As I delivered my presentation I could feel the energy in the room flowing back and forth in response to my words. It was exhilarating to be back out there telling stories. This was very different though. I used to tell other people’s stories, not my own. My job used to be to highlight the stories of the women and men of the Canadian Armed Forces who sacrifice their lives day in and day out at home and abroad on behalf of all Canadians. To tell my own story was a very different experience.
In some way it’s like performing surgery on oneself in public. It’s risky and intimate. But there is something healing about it as well. By exposing those weaknesses in public and yet being accepted nevertheless was very validating. Then to have people not only validating what I was saying, but saying that they got something out of it for themselves was even more rewarding. I guess that this whole experience validates what Tim Brodie said about the MoMondays experience, that it’s a place where we share what being human is all about. These are our collective stories. We all own them.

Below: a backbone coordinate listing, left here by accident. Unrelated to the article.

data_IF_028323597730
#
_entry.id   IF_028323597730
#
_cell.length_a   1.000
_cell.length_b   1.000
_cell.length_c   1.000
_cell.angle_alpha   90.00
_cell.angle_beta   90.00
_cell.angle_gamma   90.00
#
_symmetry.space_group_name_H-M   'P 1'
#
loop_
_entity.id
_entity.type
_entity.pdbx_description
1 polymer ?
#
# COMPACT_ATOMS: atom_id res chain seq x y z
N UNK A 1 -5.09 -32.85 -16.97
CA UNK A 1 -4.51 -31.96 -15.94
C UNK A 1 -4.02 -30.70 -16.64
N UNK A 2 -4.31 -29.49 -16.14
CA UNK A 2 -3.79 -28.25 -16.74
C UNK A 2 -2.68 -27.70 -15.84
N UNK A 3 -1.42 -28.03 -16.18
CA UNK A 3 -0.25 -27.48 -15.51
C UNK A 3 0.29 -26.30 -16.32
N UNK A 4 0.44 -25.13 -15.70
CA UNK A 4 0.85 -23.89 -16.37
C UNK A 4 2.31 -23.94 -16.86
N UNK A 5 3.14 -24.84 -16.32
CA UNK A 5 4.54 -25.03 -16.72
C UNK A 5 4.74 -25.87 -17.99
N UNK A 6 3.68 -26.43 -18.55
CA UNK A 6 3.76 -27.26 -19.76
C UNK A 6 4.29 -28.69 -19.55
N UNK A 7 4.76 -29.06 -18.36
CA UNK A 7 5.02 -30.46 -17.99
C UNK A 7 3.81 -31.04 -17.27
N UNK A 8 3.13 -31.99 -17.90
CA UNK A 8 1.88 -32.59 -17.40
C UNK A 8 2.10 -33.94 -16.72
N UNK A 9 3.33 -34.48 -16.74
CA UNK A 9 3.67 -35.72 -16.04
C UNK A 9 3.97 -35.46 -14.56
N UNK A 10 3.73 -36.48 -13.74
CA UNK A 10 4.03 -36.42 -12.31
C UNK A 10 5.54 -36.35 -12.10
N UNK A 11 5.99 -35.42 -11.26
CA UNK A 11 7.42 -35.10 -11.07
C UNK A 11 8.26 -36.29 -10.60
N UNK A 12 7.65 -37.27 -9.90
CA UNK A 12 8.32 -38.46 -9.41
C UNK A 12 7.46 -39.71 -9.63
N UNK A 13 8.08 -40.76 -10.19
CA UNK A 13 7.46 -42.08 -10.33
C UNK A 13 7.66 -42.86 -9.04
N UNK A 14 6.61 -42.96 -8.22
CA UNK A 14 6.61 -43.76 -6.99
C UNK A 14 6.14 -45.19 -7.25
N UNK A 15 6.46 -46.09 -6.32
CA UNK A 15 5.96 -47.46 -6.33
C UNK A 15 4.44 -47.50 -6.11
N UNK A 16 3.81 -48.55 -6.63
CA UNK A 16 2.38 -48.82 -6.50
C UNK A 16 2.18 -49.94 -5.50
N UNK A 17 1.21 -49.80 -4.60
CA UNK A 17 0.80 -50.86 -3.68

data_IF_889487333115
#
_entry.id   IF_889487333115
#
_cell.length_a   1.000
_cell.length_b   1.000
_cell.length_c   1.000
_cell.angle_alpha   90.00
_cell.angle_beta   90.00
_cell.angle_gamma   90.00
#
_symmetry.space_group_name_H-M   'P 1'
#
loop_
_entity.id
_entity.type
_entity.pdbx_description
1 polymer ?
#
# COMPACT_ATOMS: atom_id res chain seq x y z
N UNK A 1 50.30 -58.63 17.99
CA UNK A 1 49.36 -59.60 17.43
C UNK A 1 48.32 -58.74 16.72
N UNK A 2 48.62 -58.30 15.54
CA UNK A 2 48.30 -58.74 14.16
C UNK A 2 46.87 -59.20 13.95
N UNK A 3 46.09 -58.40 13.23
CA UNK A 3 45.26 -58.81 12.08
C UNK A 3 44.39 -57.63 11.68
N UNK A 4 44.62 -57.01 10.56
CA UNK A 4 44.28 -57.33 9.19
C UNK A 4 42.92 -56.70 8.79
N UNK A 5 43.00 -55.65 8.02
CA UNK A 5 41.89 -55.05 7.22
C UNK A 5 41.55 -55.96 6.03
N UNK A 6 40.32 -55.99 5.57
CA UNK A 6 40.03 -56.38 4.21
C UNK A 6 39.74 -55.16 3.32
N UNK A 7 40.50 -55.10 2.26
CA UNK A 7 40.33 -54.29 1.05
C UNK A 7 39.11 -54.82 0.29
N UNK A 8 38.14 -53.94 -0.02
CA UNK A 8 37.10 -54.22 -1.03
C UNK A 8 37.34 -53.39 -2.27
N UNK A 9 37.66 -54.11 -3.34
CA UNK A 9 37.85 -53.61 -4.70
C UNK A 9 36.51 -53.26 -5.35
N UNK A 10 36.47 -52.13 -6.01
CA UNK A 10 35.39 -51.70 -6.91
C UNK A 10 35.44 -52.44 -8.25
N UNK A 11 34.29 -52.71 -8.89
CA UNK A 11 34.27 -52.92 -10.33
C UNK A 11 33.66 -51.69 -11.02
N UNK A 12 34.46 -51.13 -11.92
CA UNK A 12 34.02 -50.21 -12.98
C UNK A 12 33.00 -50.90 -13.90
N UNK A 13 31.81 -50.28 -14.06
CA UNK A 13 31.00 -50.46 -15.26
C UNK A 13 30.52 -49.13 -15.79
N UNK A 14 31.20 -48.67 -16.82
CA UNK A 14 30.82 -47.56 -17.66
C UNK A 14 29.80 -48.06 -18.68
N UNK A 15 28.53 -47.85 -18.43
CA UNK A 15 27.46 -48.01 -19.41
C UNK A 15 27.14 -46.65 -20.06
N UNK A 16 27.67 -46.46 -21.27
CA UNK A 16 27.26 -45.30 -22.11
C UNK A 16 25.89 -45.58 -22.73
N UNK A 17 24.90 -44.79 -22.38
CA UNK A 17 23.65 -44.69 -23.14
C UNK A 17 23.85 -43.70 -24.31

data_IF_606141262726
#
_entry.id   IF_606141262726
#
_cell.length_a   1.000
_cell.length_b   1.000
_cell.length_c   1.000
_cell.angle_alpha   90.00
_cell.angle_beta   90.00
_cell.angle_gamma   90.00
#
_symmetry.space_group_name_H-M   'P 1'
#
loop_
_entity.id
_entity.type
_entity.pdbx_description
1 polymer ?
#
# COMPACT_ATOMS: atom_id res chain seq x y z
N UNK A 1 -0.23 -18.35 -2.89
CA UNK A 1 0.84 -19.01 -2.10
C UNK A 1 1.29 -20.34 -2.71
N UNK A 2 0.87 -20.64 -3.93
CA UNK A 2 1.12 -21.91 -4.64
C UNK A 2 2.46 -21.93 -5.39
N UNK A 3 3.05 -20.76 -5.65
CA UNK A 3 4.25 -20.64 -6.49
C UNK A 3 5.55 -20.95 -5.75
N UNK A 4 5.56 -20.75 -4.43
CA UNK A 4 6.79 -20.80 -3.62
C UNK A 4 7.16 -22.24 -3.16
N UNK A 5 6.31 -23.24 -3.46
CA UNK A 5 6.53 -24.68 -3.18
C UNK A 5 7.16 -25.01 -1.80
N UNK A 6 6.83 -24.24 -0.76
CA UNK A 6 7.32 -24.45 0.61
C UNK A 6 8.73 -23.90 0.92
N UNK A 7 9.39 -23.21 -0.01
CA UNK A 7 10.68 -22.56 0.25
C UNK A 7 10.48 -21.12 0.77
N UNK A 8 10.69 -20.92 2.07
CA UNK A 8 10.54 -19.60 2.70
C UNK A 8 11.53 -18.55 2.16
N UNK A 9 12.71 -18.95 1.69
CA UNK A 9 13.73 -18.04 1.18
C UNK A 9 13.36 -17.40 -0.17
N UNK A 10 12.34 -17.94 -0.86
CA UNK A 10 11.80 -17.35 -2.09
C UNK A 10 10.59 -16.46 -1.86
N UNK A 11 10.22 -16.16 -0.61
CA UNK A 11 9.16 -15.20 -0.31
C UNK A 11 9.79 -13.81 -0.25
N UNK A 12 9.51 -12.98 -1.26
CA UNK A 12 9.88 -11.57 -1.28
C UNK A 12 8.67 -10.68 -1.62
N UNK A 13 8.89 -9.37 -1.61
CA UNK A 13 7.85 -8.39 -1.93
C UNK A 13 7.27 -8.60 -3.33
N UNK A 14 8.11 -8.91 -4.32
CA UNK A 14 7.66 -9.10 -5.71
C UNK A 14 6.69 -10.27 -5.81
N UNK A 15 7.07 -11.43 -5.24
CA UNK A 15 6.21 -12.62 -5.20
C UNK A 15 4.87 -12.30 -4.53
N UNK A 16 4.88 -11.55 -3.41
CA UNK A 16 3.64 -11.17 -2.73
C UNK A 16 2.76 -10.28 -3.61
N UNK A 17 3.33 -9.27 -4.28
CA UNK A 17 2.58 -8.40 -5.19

This blog post was written by Alain Blondin. Catch Alain at momondays Halifax, NS on 02/25/2019! Get your advance tickets for the next momondays here: Buy Tickets
Lieutenant-Commander (retired) Al Blondin was medically released from the CAF suffering from PTSD in the fall of 2018. A French Canadian raised on a small farm in western Quebec, he’s a former vacuum cleaner salesman, Cold War submariner, diver, carpenter, log house builder, industrial mechanic, church minister, philosopher, apologist, truck driver, writer, editor, Officer of the watch in RCN destroyers and frigates, communications specialist, Afghanistan War veteran, veteran of Operation Hestia in Haiti, former advisor to the Canadian Commander of NORAD in Colorado and the Royal Canadian Navy in Ottawa. Al Blondin is now building is retirement home in the St Margaret’s Bay Area of Nova Scotia. For more about Alain, visit https://www.facebook.com/Al.Blondin.